In China, tradition dictates an increasing vigorous tussle over the bill until, like the alpha-male in an Attenborough documentary, the most senior of the herd wins the day and settles the debt alone. In contrast, it’s not unusual in Germany for each diner to be presented with their own itemised bill.
In the UK, however, we flit between paying individually, splitting evenly or some mathematically complicated mixture of the two – leading to frustration, distress and, in some cases, some highly mercenary tactical dish-selection.
Firstly, there’s the plight of the small eater. It is perhaps a sign of modern fashions that eating lightly (especially if you’re nurturing a healthy BMI) is now severely frowned upon in polite company. The words “don’t tell me you’re on a diet!” are usually enough to shame the modest eater into ordering an unwanted chocolate fondant with cream. Social niceties then dictates that no fuss be made over one’s own portion of the theoretical bill; instead, hope rests on the chance that some conscientious white knight will quietly point out that Amanda only had the soup and half a chocolate fondant, and insist that the remaining bill is split. Split, that is, equally among everyone else present.
The question of alcohol consumption is another flammable after-dinner topic. Better the teetotaller be, than the one who nurses a solitary glass of wine the whole evening only to be lumped in with “the drinkers” when the night’s damage is tallied up across a bottle-strewn table.
It’s a topic that draws academic attention. The Economic Journal published a paper entitled The Inefficiency of Splitting the Bill (pdf), in which the authors consider what they term the “unscrupulous diner’s dilemma”: “When a group of diners jointly enjoys a meal at a restaurant, often an unspoken agreement exists to divide the check equally. A selfish diner could thereby enjoy exceptional dinners at bargain prices.”
They set up three scenarios for a group of six diners: paying individually, splitting the bill equally, and receiving a free meal. Unsurprisingly, the average bill is smallest in the first case, with diners ordering 1.67 dishes on average. Move to splitting the bill equally, and average meal cost jumps by 36%. However, that’s nothing compared to the free meal scenario, where participants ordered 3 dishes on average and the meal cost skyrocketed to 220% the cost of paying individually. Something to perhaps consider, before offering to pay for dinner on your next birthday.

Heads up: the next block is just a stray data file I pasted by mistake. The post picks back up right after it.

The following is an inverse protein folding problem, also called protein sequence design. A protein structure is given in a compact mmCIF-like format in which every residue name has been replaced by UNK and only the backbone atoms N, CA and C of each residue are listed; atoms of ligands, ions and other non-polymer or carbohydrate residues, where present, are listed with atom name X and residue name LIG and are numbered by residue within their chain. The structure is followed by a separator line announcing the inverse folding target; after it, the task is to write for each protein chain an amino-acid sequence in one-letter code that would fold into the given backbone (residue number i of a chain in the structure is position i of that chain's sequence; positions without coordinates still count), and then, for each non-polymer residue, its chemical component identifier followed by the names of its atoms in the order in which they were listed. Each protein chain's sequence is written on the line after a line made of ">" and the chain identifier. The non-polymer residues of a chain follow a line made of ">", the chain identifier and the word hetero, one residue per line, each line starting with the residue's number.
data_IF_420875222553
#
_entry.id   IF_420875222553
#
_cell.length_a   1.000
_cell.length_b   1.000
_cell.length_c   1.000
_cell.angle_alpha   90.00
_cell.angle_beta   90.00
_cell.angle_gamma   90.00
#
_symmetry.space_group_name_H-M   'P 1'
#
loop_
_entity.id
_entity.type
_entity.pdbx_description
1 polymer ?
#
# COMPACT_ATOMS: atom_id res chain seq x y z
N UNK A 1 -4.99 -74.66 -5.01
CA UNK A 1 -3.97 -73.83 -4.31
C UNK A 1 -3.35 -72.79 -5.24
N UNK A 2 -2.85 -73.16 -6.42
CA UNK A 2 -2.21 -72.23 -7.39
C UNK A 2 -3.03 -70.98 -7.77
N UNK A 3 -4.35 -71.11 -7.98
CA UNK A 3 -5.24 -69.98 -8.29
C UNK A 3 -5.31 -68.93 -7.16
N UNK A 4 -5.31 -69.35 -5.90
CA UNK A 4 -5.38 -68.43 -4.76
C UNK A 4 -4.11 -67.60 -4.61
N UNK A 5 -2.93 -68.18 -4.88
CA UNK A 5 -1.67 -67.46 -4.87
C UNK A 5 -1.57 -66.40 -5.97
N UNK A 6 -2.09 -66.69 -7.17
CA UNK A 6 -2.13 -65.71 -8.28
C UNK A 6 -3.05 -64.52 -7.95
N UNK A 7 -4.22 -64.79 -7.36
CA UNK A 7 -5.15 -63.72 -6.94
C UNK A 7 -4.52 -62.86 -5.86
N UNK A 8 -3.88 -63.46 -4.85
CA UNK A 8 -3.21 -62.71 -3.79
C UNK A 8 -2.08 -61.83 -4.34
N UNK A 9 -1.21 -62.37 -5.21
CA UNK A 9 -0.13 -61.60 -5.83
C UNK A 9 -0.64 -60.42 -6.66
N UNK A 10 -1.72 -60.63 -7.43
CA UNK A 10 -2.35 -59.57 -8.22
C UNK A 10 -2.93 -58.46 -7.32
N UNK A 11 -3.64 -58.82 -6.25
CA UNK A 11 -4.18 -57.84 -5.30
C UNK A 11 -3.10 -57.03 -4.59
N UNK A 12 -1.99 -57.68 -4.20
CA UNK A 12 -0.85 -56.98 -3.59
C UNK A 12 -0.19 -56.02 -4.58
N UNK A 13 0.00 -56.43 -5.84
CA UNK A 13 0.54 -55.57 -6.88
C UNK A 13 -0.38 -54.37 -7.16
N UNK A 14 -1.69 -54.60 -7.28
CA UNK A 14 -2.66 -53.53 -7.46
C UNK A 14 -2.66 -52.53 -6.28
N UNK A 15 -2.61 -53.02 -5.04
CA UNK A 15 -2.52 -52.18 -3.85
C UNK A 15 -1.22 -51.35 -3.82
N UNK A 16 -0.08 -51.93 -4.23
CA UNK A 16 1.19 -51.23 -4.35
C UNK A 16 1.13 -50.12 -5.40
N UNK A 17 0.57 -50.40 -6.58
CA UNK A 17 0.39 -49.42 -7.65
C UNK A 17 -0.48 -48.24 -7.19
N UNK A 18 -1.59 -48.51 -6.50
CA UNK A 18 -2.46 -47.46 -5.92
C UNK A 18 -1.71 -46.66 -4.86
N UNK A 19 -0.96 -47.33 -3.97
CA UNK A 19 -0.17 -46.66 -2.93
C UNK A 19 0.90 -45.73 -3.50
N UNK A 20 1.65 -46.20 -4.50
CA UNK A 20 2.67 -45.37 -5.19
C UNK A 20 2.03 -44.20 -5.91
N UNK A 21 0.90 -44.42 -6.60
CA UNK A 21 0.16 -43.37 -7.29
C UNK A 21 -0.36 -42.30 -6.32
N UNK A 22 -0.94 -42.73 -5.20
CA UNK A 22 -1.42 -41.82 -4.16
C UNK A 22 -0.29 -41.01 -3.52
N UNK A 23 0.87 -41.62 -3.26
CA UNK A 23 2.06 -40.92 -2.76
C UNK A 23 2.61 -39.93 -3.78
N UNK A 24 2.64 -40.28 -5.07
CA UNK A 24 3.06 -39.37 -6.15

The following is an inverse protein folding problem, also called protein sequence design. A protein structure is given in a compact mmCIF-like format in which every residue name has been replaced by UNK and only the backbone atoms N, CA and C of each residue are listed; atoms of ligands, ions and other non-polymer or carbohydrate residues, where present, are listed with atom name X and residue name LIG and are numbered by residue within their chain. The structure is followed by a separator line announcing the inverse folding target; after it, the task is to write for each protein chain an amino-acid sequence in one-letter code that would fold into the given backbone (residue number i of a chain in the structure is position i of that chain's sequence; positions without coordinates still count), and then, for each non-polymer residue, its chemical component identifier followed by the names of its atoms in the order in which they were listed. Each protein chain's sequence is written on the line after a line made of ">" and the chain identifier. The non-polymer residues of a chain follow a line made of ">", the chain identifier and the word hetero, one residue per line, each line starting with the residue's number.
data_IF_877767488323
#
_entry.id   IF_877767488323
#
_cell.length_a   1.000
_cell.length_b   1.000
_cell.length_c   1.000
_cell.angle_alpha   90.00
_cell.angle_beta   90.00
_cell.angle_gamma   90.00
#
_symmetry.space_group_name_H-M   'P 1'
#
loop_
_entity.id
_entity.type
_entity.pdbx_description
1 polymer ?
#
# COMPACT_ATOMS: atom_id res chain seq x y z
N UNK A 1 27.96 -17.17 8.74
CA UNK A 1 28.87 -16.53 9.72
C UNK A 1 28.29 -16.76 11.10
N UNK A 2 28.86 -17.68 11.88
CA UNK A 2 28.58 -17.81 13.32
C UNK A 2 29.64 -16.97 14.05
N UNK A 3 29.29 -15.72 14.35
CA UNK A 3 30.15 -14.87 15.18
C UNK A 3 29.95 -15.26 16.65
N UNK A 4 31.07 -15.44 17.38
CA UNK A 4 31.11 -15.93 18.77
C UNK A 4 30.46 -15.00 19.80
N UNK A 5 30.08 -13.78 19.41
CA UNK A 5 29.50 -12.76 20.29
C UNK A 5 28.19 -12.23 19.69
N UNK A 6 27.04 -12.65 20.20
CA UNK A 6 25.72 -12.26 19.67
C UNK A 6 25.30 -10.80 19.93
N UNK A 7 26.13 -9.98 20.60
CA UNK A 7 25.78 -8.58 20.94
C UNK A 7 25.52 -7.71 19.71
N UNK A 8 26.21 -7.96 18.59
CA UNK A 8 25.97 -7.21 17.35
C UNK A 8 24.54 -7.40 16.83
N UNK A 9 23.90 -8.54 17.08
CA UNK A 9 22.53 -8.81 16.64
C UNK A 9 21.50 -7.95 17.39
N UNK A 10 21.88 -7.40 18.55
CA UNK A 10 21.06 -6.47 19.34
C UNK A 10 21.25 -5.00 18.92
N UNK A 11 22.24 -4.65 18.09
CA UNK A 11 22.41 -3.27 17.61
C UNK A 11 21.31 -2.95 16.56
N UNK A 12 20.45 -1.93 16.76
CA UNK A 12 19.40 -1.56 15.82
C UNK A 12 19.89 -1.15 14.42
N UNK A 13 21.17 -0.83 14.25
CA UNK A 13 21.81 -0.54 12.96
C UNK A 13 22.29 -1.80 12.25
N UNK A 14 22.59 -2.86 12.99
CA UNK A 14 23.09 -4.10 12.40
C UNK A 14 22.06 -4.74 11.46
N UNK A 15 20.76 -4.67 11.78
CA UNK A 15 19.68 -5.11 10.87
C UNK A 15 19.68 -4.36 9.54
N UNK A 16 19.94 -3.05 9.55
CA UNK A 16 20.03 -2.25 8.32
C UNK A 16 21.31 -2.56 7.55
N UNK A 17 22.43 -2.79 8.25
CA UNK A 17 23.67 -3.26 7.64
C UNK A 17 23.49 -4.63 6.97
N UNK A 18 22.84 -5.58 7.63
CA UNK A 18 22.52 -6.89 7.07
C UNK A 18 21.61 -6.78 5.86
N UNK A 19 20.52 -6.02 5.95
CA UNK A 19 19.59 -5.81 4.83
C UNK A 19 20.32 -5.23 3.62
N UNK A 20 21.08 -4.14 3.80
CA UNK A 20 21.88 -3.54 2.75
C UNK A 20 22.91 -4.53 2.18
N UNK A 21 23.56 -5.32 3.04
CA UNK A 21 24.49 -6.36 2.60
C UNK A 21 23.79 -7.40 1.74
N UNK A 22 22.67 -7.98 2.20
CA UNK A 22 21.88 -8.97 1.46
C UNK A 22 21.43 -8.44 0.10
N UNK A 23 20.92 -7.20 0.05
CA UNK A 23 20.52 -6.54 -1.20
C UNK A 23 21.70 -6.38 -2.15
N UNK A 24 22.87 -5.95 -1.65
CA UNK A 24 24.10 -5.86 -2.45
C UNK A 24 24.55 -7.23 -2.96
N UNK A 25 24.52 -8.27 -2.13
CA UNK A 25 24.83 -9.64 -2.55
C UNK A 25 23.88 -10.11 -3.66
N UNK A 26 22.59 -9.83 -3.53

Over the pond, the Americans have developed their own solution to the gentle art of bill splitting: the recently released Foodivide iPhone app, which apparently provides the “fastest and most drop dead gorgeous way to split a bill”. The app-wielder taps in every food item and drags-and-drops it (gorgeously, we assume) onto each diner’s virtual plate, thus calculating everyone’s exact share of the bill, tax and service included. Given that you’d need eagle eyes and an eidetic memory to remember who ordered what without doing the grand “So what did you order?” table survey, you wonder where the time and social gain really lies, apart from dealing with the numerically- or generosity-challenged who think that adding 12.5% to a bill means rounding up to the nearest pound.
And let’s not get started on the complex modern ritual of who pays the bill when a new couple go out for dinner, where even reaching for the plastic could jeopardise (or rapidly boost) one’s chances of romantic success. That said, they say that being able to discuss finances in a frank and non-confrontational manner is one of the keys to long term relationship success. So go ahead a pin your date down on exactly what is implied by “let me get this one”. It could save years of stress and heartache in the long run.
So how do you usually split the bill? Is it ever polite to ask to pay individually? Or should we all just keep quiet and order the lobster?